A Complete Submission

A Complete Submission

  1. Parse a zone file, given as a command line argument
  2. Listening to a socket (UDP 53, preferably), waiting for queries
  3. For each query:
    1. parse it, decompress it; if it is not valid, discard
    2. if the name server is not authoritative (checking whether a SOA entry is present for the queried domain name, (SOA vscomp.org implies SOA foo.vscomp.org)), discard
    3. reply to NS, A, MX, PTR, TXT queries with the set of entries from the zone file
    4. reply to SOA with the single SOA entry for that domain
    5. if a CNAME entry is present, also reply with that (for any request matching that domain name)
    6. reply to an ANY query with all available entries of that domain
    7. generate reply frame, compress domain names
    8. send the binary out
  4. Specify and verify the important parts (these are examples, you might come up with more/other properties):
    1. parsing is total, e.g., ensure that domain name pointers are not cyclic
    2. reply to a query is correct
      • compression and decompression have an appropriate relation
      • well-formedness (non-conflicting) zone file
      • a single “start of authority” entry for each domain
      • a single time-to-live for each record
      • well-formed domain names: each part is up to 63 bytes, in total domain names may only be 255 bytes
      • each TXT entry up to 255 bytes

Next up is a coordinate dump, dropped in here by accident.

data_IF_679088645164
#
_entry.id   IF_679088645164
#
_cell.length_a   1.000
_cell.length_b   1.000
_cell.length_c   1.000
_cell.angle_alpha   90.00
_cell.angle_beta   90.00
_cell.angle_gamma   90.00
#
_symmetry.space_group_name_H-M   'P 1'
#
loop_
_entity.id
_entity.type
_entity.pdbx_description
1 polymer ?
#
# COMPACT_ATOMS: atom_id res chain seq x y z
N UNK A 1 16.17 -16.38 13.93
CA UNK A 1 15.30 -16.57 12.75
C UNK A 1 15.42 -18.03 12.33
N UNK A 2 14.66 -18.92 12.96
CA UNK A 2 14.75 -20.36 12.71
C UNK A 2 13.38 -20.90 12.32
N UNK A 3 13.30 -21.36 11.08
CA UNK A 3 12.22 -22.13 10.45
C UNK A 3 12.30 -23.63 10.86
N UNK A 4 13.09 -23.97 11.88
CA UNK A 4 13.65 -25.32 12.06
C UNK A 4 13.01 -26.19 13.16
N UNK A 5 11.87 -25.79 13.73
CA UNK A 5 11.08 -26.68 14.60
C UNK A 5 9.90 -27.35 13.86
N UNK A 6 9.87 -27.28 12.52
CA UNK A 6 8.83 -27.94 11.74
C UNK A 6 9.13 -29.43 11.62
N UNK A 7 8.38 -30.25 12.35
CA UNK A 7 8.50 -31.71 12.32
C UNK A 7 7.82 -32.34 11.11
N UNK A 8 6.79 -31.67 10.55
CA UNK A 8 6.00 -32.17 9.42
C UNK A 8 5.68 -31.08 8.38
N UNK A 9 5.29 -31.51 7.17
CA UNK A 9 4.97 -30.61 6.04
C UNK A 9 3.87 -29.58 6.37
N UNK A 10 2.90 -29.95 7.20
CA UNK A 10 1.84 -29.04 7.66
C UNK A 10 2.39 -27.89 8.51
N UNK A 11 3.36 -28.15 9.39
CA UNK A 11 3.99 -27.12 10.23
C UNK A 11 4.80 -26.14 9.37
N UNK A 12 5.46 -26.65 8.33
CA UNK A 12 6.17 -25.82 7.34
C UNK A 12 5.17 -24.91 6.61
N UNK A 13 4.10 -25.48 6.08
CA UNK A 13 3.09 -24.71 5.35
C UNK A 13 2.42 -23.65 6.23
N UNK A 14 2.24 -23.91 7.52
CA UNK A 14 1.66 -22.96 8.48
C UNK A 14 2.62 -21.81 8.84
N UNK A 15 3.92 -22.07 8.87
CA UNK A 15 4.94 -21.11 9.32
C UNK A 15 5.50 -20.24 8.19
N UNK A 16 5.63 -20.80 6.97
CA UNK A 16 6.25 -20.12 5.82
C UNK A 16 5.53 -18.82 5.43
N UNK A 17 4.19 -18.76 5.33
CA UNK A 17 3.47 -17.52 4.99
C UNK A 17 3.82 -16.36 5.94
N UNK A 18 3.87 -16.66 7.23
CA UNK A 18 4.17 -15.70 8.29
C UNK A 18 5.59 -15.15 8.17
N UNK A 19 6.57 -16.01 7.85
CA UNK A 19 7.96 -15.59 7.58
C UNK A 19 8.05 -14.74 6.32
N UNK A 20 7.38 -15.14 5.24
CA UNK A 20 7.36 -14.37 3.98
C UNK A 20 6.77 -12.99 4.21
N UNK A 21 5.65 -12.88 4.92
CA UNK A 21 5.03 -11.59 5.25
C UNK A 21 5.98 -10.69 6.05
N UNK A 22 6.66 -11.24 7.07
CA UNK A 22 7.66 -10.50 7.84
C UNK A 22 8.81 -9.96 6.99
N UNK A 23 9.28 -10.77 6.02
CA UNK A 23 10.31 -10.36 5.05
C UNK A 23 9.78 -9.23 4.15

• non-negative numbers fitting into respective presentation (8, 16, 32 bits)
    3. resource usage (or other non-functional properties)

We do not require participants to implement the complete RFC, especially all these weird unused question types and classes (like CHAOS-NET). Also, the timing constraints in the RFC are a bit outdated—a SOA entry does not always a time-to-live of 0. You can also ignore the constraints imposed by the SOA for all entries of that domain, though this will give extra credit.

Note that a legitimate but incomplete solution may solve only a small subset of the above sub-problems.  This is perfectly acceptable.  E.g., one might verify only the check, parse, lookup, and assemble functions specified above.

Extra points can be achieved by implementing and verifying:

  • Timing constraints of entries imposed by the SOA entry, given in the RFC.

  • Using octal \nnn codes to include arbitrary bytes inside of a text record; for example, \072 is a colon.

  • Using * as a prefix-wildcard of the fqdn: +*.foo.bar produces A records for every domain name ending in .foo.bar. * can be used with any entry type.

2 Comments

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  1. Andrei Paskevich

    RFC 1034 4.2.1 states that the NS records for the roots of sub-zones (i.e. nodes for which we have NS but not SOA) are not authoritative. Since the rules demand us only to give authoritative answers, are we supposed to discard the NS queries for sub-zones?

    • Hannes Mehnert

      Yes, you should discard all queries for which you don’t have authoritative answers.

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